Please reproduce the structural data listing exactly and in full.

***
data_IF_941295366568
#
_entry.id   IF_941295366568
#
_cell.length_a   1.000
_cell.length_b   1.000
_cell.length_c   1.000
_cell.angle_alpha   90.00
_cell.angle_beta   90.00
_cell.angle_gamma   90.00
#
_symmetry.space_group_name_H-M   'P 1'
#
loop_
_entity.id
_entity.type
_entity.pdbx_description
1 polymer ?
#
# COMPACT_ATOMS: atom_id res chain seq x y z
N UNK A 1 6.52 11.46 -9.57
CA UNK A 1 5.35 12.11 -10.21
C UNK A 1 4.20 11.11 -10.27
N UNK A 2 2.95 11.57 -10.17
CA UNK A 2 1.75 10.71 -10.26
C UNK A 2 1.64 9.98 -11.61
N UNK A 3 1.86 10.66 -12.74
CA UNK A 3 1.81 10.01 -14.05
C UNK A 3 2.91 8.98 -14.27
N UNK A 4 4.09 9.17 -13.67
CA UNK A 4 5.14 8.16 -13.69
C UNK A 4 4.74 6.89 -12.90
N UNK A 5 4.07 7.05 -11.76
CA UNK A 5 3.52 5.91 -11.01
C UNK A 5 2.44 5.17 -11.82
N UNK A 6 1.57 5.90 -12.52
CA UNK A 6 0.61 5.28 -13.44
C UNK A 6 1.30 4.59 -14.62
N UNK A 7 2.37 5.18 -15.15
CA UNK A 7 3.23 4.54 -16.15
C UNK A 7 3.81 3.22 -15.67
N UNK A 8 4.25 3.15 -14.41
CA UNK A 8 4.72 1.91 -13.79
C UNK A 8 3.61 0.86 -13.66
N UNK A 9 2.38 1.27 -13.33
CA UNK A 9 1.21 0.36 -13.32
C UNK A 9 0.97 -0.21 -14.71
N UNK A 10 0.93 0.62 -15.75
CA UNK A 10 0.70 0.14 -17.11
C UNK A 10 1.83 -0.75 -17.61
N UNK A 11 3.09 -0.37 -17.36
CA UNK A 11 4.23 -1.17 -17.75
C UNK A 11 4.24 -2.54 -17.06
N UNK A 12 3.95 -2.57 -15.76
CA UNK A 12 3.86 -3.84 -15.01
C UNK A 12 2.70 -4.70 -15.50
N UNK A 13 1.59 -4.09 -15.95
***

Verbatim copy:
data_IF_941295366568
#
_entry.id   IF_941295366568
#
_cell.length_a   1.000
_cell.length_b   1.000
_cell.length_c   1.000
_cell.angle_alpha   90.00
_cell.angle_beta   90.00
_cell.angle_gamma   90.00
#
_symmetry.space_group_name_H-M   'P 1'
#
loop_
_entity.id
_entity.type
_entity.pdbx_description
1 polymer ?
#
# COMPACT_ATOMS: atom_id res chain seq x y z
N UNK A 1 6.52 11.46 -9.57
CA UNK A 1 5.35 12.11 -10.21
C UNK A 1 4.20 11.11 -10.27
N UNK A 2 2.95 11.57 -10.17
CA UNK A 2 1.75 10.71 -10.26
C UNK A 2 1.64 9.98 -11.61
N UNK A 3 1.86 10.66 -12.74
CA UNK A 3 1.81 10.01 -14.05
C UNK A 3 2.91 8.98 -14.27
N UNK A 4 4.09 9.17 -13.67
CA UNK A 4 5.14 8.16 -13.69
C UNK A 4 4.74 6.89 -12.90
N UNK A 5 4.07 7.05 -11.76
CA UNK A 5 3.52 5.91 -11.01
C UNK A 5 2.44 5.17 -11.82
N UNK A 6 1.57 5.90 -12.52
CA UNK A 6 0.61 5.28 -13.44
C UNK A 6 1.30 4.59 -14.62
N UNK A 7 2.37 5.18 -15.15
CA UNK A 7 3.23 4.54 -16.15
C UNK A 7 3.81 3.22 -15.67
N UNK A 8 4.25 3.15 -14.41
CA UNK A 8 4.72 1.91 -13.79
C UNK A 8 3.61 0.86 -13.66
N UNK A 9 2.38 1.27 -13.33
CA UNK A 9 1.21 0.36 -13.32
C UNK A 9 0.97 -0.21 -14.71
N UNK A 10 0.93 0.62 -15.75
CA UNK A 10 0.70 0.14 -17.11
C UNK A 10 1.83 -0.75 -17.61
N UNK A 11 3.09 -0.37 -17.36
CA UNK A 11 4.23 -1.17 -17.75
C UNK A 11 4.24 -2.54 -17.06
N UNK A 12 3.95 -2.57 -15.76
CA UNK A 12 3.86 -3.84 -15.01
C UNK A 12 2.70 -4.70 -15.50
N UNK A 13 1.59 -4.09 -15.95